Warrior values: Germanic Culture

Germanic literature tells us that these peoples valued heroes. Think of Sigurđr, the two Helgis, Béowulf (and the heroes of the genealogies and "digressions" within the poem about him), the violence of Grettis Saga, Egils Saga, Víga-Glúms Saga, and Njáls Saga, the more extreme violence of the "fantasy sagas." There may be romance in this literature, but the emphasis is on the hero defeating his enemies.

Germanic poetry is alliterative; rhyme is added later in skáldic poetry, where different metres consisting of complex patterns of alliteration and rhyme develop. It is also characterized by the use of kennings: metaphorical allusions such as "wave-stallion" for a ship. The skálds valued tradition-rooted innovation in kennings, and saw it as better style to weave them around each other so that the words composing each kenning are interrupted by a word that is not part of the kenning, often a word that is part of another kenning. This echoes increasingly complex interlacing of animals in art, one "gripping beast" weaving its elongated body parts around and through another's.

Despite its increasing complexity, the poetry was oral. We have multiple accounts in sagas of skálds composing their poems as they delivered them, which was the preferred form of virtuosity. The sagas, and the poetry we have today, were only written down after the introduction of the idea of written literature as part of the conversion to Xianity. Germanic languages use "poem" and "song" interchangeably, and "Béowulf" and other Anglo-Saxon poems allude to scópas playing the harp as they sang; Gunnar played a harp in the snake-pit. So it may have been traditional to chant a poem to harp accompaniment; or maybe only some kinds of poetry, or the harp may have been a later innovation.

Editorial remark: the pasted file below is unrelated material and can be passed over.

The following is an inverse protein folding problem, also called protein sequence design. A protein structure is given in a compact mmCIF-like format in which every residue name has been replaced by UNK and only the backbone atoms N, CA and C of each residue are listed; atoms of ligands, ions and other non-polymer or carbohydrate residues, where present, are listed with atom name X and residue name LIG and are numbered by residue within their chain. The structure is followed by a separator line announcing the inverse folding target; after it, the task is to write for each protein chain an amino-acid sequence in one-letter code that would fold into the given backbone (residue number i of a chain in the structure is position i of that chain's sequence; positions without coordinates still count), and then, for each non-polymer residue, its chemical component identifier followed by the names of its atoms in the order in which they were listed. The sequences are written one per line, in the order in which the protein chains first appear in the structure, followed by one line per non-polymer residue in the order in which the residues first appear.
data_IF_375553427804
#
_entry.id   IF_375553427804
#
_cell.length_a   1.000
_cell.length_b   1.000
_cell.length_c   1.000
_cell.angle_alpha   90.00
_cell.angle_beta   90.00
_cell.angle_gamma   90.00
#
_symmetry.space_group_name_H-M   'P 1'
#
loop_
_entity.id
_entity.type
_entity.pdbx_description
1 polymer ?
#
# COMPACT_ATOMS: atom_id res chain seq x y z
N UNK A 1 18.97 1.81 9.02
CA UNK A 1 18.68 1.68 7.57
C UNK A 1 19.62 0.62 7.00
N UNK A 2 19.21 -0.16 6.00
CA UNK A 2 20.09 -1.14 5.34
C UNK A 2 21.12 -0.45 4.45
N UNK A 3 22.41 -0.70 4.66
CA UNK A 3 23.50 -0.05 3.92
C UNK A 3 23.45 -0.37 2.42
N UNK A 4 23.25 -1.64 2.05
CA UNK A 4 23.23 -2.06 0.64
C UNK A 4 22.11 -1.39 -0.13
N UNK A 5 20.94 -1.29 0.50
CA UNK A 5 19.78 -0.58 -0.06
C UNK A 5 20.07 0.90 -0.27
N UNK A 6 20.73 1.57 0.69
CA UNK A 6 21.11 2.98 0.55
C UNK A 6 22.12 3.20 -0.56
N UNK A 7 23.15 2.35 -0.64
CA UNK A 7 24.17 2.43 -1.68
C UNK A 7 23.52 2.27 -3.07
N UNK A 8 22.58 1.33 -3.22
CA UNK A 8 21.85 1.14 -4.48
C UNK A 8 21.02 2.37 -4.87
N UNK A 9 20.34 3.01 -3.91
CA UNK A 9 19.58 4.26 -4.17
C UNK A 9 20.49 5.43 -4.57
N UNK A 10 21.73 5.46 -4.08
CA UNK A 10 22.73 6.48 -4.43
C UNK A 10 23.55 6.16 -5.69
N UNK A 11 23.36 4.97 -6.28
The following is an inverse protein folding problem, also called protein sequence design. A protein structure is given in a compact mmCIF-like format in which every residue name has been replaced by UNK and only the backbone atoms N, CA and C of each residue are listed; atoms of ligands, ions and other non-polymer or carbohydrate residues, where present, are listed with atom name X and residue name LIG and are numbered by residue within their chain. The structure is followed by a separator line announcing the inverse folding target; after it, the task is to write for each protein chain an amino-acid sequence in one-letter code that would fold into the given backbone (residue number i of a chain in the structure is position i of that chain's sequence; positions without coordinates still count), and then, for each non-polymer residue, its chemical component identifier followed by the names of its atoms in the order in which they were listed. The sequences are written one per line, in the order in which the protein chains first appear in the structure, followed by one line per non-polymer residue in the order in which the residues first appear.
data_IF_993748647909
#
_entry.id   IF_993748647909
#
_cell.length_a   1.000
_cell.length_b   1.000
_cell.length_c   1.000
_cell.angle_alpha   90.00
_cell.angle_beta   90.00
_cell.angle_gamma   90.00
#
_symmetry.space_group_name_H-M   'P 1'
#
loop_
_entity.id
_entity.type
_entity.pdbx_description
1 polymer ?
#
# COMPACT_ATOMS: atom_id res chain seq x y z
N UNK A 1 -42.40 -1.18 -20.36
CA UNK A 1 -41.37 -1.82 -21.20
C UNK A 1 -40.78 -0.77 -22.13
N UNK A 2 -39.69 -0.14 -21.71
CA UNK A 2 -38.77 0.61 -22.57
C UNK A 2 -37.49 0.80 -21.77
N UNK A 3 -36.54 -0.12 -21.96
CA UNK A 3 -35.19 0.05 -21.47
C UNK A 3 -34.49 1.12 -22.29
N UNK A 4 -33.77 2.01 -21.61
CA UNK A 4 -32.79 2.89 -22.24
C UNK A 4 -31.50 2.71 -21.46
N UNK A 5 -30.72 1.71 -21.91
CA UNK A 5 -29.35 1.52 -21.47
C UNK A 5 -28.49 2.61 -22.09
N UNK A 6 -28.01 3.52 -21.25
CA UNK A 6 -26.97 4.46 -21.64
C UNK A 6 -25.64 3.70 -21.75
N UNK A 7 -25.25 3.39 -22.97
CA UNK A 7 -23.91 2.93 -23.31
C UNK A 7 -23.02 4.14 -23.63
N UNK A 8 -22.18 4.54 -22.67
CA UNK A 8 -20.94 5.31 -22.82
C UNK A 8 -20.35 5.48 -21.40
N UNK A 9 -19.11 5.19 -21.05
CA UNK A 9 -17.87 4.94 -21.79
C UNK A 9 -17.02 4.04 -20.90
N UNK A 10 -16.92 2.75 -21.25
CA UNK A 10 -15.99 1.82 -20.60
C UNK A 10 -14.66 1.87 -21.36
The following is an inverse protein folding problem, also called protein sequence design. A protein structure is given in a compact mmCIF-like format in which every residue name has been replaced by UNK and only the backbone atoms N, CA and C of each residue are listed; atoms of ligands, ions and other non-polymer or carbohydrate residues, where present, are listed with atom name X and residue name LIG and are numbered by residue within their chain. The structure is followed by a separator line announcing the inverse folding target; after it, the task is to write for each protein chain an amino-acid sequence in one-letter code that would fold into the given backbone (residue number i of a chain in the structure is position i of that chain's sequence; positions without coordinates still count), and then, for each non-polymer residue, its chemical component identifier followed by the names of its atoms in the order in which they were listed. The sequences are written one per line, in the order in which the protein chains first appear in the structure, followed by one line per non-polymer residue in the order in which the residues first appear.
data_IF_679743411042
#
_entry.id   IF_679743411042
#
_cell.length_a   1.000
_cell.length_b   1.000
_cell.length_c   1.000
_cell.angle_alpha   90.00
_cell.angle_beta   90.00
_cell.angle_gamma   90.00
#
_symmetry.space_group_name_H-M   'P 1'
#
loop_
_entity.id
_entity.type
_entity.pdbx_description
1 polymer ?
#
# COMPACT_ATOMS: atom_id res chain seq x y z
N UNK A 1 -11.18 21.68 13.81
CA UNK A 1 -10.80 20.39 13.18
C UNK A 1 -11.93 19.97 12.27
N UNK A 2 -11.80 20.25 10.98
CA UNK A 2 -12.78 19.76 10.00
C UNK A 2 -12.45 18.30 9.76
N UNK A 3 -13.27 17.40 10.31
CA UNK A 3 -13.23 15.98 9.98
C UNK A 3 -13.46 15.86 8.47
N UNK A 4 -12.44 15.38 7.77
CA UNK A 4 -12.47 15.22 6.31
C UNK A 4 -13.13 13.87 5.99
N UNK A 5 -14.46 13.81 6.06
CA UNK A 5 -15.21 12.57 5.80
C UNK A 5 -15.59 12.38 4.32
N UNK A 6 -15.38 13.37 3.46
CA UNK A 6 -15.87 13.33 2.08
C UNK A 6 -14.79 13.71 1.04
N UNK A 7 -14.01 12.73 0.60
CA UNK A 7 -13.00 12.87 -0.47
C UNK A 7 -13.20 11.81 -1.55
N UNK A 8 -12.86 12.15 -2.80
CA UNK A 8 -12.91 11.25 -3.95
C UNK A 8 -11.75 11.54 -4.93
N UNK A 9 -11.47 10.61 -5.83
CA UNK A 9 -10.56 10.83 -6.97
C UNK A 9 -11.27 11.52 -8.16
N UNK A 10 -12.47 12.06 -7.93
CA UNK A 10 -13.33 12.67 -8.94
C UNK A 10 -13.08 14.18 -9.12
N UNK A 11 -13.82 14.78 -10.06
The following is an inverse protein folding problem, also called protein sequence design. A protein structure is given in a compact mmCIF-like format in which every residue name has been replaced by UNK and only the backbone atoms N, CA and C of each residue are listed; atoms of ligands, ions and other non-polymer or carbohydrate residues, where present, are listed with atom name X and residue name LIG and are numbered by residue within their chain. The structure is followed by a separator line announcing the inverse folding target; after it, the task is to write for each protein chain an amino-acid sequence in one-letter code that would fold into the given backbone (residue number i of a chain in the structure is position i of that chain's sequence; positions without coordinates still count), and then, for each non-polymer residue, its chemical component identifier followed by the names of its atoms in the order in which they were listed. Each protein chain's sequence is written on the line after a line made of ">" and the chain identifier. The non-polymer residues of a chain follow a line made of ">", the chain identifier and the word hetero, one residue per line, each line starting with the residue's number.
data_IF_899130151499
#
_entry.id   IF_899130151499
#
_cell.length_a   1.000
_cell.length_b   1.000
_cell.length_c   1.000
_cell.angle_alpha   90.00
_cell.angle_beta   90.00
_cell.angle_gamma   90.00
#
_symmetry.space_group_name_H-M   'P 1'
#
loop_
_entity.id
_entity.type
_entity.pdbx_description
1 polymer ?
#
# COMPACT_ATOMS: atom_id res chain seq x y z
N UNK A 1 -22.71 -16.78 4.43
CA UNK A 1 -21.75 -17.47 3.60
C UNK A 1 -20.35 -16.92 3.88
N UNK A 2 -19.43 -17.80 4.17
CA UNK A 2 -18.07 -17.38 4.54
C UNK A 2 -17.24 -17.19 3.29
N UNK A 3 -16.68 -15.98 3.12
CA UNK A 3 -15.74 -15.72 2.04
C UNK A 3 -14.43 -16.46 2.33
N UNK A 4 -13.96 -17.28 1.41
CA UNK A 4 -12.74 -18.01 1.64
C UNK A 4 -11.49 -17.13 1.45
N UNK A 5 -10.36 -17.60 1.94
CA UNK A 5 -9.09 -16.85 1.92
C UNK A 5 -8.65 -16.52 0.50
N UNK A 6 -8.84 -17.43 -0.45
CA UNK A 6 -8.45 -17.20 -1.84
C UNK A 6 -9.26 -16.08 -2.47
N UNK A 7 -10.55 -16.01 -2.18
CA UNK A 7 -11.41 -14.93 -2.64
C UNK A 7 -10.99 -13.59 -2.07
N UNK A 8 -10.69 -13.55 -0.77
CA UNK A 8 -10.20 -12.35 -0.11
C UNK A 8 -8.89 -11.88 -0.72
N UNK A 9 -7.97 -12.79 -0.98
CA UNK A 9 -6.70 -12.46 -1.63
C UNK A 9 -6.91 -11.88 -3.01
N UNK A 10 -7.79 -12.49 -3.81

Clearly we have lost immeasurably vast quantities of poetry that never got written down. And we do not know the age of the prose tale tradition; the sagas appear out of nowhere and only in Iceland. Their claims to have been passed down word for word are dubious, and some (such as Hrafnkels Saga) were undoubtedly created in the 12th century. But many may nonetheless be ancient tales, and they could have been told in much the same form, with the poetic stanzas they contain as aids to memory, for generations before they were committed to writing.

The literature also tells us that Germanic people valued feasting and drinking alcohol (ale and mead, perhaps in some places grape wine as well).

People (or their cremated remains) were buried with grave-goods, which also tell us that wealth and possessions were valued, and which kinds of possessions. Men were usually buried with weapons and shield; women often with an assemblage of toiletry gear. The wealthy and powerful of both sexes were buried with ornate woven and embroidered textiles, items of carved wood such as the Oseberg sled depicting Gunnar in the snake-pit, and elaborate jewelry such as at Sutton Hoo. Some items are puzzling, such as the "whetstone" or "sceptre" from Sutton Hoo and carved staffs or wands that it has been suggested belonged to a völva or vitki. There is often residue of food and beer in vessels, and the presence of a cauldron in some wealthy graves also indicates the value assigned to feasting and/or brewing. (Germanicists and Celticists still debate which culture the Gundestrup cauldron and the figures embossed on it should be assigned to.)


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